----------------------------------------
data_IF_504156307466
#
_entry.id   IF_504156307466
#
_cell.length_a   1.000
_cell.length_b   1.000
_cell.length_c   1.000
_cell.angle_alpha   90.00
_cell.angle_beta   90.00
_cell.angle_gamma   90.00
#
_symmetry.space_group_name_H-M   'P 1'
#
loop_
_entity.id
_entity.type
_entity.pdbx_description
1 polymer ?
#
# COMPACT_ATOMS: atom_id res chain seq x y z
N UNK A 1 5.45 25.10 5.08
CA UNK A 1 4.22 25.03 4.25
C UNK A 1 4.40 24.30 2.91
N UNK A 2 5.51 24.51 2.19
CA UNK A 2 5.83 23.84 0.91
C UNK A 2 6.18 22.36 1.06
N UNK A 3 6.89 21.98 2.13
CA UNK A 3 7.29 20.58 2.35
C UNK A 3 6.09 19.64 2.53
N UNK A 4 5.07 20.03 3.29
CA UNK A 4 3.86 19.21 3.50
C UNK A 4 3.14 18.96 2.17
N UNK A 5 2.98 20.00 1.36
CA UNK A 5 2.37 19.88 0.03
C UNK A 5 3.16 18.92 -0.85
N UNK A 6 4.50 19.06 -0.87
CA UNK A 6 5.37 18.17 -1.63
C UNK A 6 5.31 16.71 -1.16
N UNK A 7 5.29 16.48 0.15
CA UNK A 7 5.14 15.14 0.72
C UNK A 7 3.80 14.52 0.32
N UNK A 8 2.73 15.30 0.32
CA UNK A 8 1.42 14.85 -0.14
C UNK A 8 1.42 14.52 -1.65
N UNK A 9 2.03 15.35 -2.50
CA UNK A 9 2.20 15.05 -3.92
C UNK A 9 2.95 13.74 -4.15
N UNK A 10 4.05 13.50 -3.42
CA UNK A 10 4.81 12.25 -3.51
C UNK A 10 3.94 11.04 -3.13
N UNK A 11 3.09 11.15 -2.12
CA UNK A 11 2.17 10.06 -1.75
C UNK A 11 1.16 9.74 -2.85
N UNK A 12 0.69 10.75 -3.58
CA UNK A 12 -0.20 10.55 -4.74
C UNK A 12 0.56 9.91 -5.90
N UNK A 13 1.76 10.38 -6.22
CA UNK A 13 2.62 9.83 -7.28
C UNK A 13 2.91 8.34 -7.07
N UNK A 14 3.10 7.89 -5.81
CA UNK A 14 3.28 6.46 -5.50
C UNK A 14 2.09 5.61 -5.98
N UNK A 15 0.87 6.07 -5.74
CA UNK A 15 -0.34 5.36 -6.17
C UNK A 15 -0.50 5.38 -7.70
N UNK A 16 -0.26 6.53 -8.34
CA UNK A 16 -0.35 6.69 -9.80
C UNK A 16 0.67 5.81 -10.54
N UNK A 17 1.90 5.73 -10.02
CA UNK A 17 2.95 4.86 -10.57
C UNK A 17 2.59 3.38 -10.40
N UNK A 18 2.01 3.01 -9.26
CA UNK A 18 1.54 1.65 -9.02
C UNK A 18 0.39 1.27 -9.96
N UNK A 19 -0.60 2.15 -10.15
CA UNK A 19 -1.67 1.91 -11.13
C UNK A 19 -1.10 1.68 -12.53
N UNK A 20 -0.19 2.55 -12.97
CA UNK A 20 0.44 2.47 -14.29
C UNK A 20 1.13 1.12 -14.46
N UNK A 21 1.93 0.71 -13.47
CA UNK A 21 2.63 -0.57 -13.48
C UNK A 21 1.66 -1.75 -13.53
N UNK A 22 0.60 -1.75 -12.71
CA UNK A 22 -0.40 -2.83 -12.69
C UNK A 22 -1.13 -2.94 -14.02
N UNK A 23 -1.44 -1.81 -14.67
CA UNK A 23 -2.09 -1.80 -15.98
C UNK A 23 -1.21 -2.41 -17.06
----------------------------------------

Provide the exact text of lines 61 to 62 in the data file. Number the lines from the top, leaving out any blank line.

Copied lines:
CA UNK A 14 3.28 6.46 -5.50
C UNK A 14 2.09 5.61 -5.98